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Constantine II Junior, son of Constantine the Great 337-340AD Ancient Roman Coins for Sale Online
Buy certified authentic ancient Roman coins of Constantine II Jr, son of Constantine the Great. He had other brothers, Constans and Constantius II, and half-brother Crispus whom are also available for sale from my online coin shop on eBay. After Constantine I the Great's reign, the empire was split up amongst his sons. Explore a selection of his coins, watch a video biography and read up more on this emperor here today. Every coin comes with it's own custom-made, unique certificate of authenticity $50-$100 value, absolutely free, a lifetime guarantee of authenticity, professional research photograph and history. The best value at an online coin shop you will find! You can also explore explore a selection of thousands of certified authentic ancient Greek, Roman, Biblical, Byzantine coins, artifacts and beyond at a trusted eBay online coin shop. A fun way to learn about and preserve history for future generations. Ancient coins make a great gift, investment and collection all in one.
Constantine II 'Junior', 337-340 A.D.
Flavius Claudius Constantinus, known in English as Constantine II, (316-340) was Roman Emperor from 337 to 340. The eldest son of Constantine the Great and Fausta, he was born at Arles, and was raised as a Christian.
On March 1, 317, Constantine was made Caesar, and at the age of seven in 323, took part in his father's campaign against the Sarmatians. At the age of ten he became commander of Gaul, after the death of his half-brother Crispus. An inscription dating to 330 records the title of Alamannicus, so it is probable that his generals won a victory over the Alamanni. His military career continued when Constantine I elected his son field commander during the 332 campaign against the Goths.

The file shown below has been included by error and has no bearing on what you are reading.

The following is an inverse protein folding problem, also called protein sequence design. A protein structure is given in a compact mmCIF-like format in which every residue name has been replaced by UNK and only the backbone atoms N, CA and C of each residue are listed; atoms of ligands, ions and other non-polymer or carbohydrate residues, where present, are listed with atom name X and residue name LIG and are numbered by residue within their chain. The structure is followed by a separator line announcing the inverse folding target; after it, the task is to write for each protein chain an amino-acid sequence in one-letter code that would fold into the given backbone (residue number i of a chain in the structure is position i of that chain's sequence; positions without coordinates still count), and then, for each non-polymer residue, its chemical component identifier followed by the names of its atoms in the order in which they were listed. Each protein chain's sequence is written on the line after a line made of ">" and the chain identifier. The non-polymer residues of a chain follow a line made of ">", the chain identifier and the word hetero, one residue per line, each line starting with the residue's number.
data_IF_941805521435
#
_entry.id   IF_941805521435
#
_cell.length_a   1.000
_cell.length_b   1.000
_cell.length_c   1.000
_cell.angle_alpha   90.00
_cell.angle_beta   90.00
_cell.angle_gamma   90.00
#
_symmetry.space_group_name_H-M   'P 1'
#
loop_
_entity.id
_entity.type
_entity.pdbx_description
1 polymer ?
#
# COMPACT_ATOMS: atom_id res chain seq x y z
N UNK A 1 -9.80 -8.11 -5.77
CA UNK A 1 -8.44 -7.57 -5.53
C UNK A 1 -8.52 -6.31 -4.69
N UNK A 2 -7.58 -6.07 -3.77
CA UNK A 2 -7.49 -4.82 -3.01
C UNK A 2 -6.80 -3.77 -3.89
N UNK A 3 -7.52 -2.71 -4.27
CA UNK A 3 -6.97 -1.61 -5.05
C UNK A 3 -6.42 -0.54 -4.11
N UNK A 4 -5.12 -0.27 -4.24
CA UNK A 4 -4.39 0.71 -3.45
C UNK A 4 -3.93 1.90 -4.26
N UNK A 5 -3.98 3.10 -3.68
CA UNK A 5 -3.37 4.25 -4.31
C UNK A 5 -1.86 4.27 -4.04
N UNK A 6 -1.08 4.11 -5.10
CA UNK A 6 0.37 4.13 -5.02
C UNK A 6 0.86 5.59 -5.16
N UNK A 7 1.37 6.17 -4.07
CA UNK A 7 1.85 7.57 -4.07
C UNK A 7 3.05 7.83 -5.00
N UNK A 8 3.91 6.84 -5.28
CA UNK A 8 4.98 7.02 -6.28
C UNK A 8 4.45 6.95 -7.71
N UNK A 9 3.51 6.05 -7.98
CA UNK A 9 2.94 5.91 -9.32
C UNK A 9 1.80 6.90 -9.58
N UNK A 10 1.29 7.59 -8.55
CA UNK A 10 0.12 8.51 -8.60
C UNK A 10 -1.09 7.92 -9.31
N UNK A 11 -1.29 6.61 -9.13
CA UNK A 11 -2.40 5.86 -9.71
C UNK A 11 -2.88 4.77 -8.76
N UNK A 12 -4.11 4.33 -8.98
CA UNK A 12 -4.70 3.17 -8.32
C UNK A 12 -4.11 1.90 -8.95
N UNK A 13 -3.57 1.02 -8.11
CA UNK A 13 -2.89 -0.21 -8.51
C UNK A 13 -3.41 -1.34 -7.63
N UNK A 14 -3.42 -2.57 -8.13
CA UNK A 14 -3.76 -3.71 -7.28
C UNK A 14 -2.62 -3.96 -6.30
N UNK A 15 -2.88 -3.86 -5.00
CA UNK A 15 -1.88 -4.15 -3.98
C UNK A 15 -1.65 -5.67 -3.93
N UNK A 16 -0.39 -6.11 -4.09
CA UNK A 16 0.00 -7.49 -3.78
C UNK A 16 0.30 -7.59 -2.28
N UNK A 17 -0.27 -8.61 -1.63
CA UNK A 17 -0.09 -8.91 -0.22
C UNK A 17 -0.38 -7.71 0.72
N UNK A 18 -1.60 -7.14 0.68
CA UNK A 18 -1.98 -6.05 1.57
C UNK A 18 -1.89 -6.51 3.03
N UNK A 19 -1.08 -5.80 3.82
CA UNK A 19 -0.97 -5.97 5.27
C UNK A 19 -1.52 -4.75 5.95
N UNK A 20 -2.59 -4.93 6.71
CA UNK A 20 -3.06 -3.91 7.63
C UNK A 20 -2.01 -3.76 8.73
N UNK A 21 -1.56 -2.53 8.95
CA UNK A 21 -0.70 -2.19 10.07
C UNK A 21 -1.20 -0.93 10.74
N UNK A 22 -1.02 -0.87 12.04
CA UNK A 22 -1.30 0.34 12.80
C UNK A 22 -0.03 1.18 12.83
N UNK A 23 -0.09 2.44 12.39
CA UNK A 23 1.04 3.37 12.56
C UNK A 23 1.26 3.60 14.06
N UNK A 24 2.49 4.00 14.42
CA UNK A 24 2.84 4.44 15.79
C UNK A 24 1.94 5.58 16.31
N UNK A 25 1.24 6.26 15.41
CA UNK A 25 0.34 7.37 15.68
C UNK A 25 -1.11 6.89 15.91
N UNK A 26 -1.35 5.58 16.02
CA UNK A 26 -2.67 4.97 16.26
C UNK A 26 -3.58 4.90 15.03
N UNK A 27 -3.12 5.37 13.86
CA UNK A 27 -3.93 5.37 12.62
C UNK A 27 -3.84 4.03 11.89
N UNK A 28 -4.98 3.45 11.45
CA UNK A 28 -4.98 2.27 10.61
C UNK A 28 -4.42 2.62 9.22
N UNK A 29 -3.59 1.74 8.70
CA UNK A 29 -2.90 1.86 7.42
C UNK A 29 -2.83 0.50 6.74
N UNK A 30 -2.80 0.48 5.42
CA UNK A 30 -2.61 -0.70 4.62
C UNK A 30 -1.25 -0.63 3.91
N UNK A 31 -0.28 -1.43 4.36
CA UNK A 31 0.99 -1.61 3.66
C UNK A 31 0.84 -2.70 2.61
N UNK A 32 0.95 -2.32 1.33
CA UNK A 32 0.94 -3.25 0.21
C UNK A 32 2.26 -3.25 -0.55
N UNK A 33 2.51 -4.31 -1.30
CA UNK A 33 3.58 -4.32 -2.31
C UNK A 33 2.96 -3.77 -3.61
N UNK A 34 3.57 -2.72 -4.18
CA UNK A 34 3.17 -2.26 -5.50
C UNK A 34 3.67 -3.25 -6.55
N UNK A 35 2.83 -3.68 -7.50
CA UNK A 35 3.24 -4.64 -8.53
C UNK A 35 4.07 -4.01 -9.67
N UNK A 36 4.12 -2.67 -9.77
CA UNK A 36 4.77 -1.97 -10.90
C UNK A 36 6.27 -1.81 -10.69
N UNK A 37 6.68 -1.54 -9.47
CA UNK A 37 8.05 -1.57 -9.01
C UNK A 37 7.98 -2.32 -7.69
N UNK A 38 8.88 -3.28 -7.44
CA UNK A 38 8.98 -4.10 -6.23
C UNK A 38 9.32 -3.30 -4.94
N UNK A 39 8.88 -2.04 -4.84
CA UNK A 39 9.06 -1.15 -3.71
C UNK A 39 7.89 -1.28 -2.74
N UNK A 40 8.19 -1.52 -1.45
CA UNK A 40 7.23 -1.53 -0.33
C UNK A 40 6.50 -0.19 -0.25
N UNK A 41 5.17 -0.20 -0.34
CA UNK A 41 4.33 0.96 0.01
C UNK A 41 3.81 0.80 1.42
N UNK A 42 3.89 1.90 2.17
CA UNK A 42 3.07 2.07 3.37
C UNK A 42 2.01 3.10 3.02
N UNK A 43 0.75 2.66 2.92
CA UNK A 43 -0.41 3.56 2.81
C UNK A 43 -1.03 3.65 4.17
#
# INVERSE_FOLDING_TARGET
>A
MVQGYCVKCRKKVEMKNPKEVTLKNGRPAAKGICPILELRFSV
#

Following the death of his father in 337, Constantine II became emperor jointly with his brothers Constantius II and Constans. After the division of the empire, made by the three brothers in September of the same year in Pannonia, he ruled over Gaul, Britannia and Hispania.
He was involved in the struggle between the different Christian streams. The Western portion of the empire leaned towards Catholicism and against Arianism, and Constantine freed Athanasius and allowed him to return to Alexandria. This action also put some burden on Constantius II, who was a supporter of Arianism.
At first, he was the guardian of his younger brother Constans, whose portion was Italia, Africa and Illyricum. As Constans came of age, Constantine would not relinquish the guardianship and in 340 he marched against Constans in Italy, but was defeated at Aquileia and he was killed in an ambush in Cervignano del Friuli. Constans came to control his deceased brother's realm.
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